Cairn University students are eligible to participate in the Air Force Reserve Officer Training Corps (AFROTC) through a cross-town agreement with Saint Joseph’s University. This agreement allows Cairn University students to take Aerospace Studies classes at Saint Joseph’s University and earn a commission as an Air Force officer while concurrently satisfying requirements for the baccalaureate degree.
The AFROTC objectives are to:
- Recruit, select, and retain officer candidates until they are commissioned as second lieutenants in the US Air Force;
- Provide college-level education that qualifies cadets for commissioning in the US Air Force; and
- Develop each cadet’s sense of personal integrity, honor, and individual responsibility; enhance knowledge of how the US Air Force serves the national interest; increase understanding of officer professionalism in the US Air Force; and develop potential as a leader and manager.
The Department of Aerospace Studies through Saint Joseph’s University offers Cairn University students a three-year and four-year curricula leading to a commission as a second lieutenant in the Air Force. In the four-year curriculum, a student takes the General Military Course (GMC) during the freshman and sophomore years, attends a four-week summer training program, and then takes the Professional Officer Course (POC) in the junior and senior years. A student is under no contractual obligation to the Air Force until entering the POC or accepting an Air Force scholarship. In the three-year curriculum, a student completes AER 101, AER 102, AER 201, and AER 202 during the sophomore year, and then enters the POC in the junior year.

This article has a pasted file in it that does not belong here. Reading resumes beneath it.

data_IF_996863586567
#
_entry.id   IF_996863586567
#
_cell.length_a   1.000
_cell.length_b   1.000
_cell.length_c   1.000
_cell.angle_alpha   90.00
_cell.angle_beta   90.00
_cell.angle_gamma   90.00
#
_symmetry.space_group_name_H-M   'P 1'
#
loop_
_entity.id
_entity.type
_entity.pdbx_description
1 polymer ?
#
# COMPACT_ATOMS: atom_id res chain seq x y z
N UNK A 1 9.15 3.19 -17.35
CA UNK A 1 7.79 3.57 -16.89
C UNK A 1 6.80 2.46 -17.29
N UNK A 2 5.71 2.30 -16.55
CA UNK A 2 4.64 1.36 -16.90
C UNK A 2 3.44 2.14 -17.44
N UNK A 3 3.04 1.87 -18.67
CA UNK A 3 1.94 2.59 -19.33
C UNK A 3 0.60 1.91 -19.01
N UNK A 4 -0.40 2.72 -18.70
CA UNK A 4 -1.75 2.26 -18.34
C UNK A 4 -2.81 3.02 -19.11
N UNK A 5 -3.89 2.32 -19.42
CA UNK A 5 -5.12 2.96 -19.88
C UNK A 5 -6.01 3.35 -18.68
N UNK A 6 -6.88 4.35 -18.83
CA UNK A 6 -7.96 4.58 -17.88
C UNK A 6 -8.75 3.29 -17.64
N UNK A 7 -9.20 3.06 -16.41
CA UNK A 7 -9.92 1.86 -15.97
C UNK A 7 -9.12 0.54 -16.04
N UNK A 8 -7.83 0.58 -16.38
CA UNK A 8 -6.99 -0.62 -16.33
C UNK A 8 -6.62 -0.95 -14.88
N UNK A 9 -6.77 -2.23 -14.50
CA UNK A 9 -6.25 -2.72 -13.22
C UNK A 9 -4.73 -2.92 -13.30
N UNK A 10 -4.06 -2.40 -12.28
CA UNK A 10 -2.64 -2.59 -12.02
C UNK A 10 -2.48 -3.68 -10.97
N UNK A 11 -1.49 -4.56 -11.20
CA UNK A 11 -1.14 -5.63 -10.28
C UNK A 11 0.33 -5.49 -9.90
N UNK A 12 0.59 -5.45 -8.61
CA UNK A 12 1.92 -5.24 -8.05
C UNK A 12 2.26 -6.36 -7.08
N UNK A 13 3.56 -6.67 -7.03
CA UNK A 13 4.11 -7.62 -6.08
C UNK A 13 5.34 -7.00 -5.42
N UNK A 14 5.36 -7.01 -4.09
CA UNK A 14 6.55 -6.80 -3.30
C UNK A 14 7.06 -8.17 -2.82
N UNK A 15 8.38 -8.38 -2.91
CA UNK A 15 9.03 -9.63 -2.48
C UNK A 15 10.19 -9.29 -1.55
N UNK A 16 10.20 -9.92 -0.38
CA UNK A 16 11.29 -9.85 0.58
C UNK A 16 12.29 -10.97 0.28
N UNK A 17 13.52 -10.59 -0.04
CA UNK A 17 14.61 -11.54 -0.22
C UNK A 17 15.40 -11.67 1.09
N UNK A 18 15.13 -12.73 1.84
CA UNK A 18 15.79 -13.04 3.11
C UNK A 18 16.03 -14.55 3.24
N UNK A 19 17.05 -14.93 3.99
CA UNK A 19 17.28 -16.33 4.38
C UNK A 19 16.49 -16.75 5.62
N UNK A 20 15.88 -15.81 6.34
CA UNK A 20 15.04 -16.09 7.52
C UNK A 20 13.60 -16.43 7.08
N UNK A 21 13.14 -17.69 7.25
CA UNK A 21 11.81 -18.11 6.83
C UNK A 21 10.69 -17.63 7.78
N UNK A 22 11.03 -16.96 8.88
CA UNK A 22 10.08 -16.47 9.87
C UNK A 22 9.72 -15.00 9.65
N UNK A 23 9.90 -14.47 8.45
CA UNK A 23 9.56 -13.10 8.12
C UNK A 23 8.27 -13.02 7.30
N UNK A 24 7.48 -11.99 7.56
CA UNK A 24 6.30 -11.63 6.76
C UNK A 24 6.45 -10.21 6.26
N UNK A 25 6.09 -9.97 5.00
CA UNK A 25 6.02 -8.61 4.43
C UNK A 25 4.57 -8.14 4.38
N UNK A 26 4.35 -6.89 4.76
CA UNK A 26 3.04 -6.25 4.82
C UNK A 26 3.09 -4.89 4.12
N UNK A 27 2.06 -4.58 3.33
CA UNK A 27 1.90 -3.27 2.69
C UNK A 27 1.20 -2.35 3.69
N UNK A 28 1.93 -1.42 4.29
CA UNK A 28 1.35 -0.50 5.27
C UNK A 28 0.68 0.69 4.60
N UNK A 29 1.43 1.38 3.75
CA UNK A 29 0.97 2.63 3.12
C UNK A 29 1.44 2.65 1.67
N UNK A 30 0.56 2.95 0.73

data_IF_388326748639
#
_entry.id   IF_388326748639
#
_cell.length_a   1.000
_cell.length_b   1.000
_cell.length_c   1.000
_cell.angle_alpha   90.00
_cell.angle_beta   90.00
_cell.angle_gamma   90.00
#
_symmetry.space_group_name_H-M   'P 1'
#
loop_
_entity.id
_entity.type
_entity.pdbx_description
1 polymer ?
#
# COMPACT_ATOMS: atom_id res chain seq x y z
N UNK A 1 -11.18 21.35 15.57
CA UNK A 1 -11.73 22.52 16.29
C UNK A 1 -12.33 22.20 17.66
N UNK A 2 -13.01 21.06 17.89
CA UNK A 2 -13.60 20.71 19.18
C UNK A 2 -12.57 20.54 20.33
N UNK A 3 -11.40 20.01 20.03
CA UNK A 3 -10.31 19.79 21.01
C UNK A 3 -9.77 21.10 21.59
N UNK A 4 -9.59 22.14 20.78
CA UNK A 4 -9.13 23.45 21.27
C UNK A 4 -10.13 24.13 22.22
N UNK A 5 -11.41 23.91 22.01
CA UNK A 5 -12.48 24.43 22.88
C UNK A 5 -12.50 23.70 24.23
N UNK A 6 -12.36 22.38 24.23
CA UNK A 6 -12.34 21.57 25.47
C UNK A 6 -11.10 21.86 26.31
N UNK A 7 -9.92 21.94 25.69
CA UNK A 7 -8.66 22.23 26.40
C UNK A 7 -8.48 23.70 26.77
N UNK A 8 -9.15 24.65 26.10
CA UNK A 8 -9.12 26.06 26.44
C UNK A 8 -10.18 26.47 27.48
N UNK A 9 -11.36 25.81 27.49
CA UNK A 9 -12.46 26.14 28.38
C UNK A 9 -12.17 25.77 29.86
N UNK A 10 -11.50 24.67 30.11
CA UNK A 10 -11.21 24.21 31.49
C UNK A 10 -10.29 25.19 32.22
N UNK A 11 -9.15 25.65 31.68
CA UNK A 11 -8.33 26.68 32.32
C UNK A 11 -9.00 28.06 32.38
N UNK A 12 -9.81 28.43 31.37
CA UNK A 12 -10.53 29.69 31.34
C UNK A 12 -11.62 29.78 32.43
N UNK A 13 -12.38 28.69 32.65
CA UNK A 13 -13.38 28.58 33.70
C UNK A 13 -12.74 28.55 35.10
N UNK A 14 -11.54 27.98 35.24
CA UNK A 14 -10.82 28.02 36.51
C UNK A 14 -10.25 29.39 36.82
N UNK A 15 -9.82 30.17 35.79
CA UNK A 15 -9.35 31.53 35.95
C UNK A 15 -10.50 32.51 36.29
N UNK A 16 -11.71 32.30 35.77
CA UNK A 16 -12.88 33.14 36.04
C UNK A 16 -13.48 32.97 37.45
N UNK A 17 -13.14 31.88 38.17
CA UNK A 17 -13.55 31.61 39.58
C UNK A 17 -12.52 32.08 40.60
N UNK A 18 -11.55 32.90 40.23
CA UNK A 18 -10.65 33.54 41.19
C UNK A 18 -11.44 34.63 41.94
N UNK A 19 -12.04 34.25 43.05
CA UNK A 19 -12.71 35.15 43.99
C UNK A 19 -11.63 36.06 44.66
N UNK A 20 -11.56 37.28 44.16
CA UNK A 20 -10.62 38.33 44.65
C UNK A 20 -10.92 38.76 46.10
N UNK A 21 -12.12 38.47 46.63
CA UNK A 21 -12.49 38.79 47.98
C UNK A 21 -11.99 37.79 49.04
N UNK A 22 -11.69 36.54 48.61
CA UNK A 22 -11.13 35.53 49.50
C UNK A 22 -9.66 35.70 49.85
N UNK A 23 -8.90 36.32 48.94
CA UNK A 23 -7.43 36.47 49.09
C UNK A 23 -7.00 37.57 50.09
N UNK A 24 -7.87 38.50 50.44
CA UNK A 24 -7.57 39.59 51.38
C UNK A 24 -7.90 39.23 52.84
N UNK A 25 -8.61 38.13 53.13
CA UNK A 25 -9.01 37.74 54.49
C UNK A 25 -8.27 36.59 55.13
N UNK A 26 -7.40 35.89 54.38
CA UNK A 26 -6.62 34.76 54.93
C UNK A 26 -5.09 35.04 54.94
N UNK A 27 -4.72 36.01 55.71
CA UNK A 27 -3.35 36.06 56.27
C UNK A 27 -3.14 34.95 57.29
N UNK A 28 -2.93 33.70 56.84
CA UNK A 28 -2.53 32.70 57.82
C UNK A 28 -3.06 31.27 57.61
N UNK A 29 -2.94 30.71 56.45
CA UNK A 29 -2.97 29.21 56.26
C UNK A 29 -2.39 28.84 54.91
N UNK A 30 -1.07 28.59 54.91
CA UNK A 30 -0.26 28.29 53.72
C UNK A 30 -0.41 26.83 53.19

The subject matter of the freshman and sophomore years is developed from a historical perspective and focuses on the scope, structure, and history of military power with an emphasis on the development of air power and its relationship to current events. During the junior and senior years, the curriculum concentrates on the concepts and practices of leadership and management, as well as the role of national security forces in contemporary American society.
In addition to the academic portion of the curricula, each student participates in a two-hour Leadership Laboratory (AER 251, 252, 351, or 352) each week. During this period, the day-to-day skills and working environment of the Air Force are discussed and explained. The Leadership Lab utilizes a student organization designed for the practice of leadership and management techniques.
Air Force ROTC offers scholarships for two, three, and four years on a competitive basis to qualified applicants. All scholarships are applied to tuition and lab fees, including a textbook allowance, and a tax-free monthly stipend which varies from $300 to $500, depending on graduation date.
For further information about the program, scholarships, and career opportunities, contact AFROTC Det 750, Saint Joseph’s University, 5600 City Ave, Philadelphia, PA 19131-1399, (610) 660-3190. Information is also available on the Detachment 750 website at sites.sju.edu/afrotc.
AER 101 - Foundation US Air Force I Credits: 1
AER 102 - Foundation US Air Force II Credits: 1
A survey course designed to introduce students to the United States Air Force and encourage participation in Air Force Reserve Officer Training Corps. Featured topics include: overview of ROTC, special programs offered through ROTC, mission and organization of the Air Force, brief history of the Air Force, introduction to leadership and leadership-related issues, Air Force Core Values, Air Force officer opportunities, and an introduction to communication studies. Leadership Laboratory is mandatory for AFROTC cadets and complements this course by providing cadets with followership experiences.
AER 201 - Evolution of USAF Aerospace Power I Credits: 1
AER 202 - Evolution of USAF Aerospace Power II Credits: 1